While birds may appear to flutter about in the world, magically finding their way to food and other members of the flock, the reality is, many species migrate to the same destination, time and again. Over the years, researchers have established that the animals use Earth’s magnetic fields as guides. However, how they sense these fields has been a mystery.
One theory suggested specific molecules in the birds’ eyes were receptive to magnetism, while another claimed it was the iron-rich cells on their beaks that helped with the complex navigation task. Now, two studies – one focused on zebra finches and the other on European robins — assert that the animal’s “sixth sense” for magnetic fields may indeed be due to a special light-sensitive protein called Cry4 found in their eyes.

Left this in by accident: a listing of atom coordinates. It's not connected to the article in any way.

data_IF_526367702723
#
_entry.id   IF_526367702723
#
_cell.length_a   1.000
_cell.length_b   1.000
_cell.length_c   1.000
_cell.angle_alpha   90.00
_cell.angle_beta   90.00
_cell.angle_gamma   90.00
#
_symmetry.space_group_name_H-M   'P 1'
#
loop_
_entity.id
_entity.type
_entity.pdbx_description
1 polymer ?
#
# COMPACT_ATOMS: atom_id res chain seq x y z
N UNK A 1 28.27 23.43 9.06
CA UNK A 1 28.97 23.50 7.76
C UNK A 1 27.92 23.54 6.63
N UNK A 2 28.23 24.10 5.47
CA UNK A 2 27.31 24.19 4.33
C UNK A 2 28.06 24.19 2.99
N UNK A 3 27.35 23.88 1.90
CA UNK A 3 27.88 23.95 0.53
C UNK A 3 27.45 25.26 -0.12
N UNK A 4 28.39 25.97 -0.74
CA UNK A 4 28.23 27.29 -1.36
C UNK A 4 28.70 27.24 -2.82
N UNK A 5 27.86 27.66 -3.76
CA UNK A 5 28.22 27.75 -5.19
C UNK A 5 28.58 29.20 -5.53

A 14-year-old with a vocabulary comprising four or five rudimentary words may not sound impressive. However, it sure is when the speaker happens to be an orca, or killer, whale! The amazing discovery, along with the recording of the vocalization, was unveiled in a January 31 study published in the journal Proceedings of the Royal Society B.
The research team, led by José Zamorano-Abramson, a postdoctoral researcher at the Pontifical Catholic University of Chile, began recording the 14-year mammal, who resides at Marineland in Antibes, France, in 2014. The experiment was conducted to test the theory that killer whales learn sounds from social settings. Wikie, who has spent most of her life at the aquatic park, is accustomed to mimicking her trainer’s actions in exchange for fish, and was, therefore, the perfect candidate for the job.
If you were among the millions of people that watched NBC’s replay of the opening ceremony of the 2018 Winter Olympics in PyeongChang, South Korea on Friday, February 9, you might have seen an airborne snowboarder, a bird flapping its wings, and the iconic Olympic Rings, light up the skies. While they may have appeared to be digital fireworks, the mesmerizing show was the result of thousands of tiny drones preprogrammed to follow complicated flight paths to form the shape-shifting images.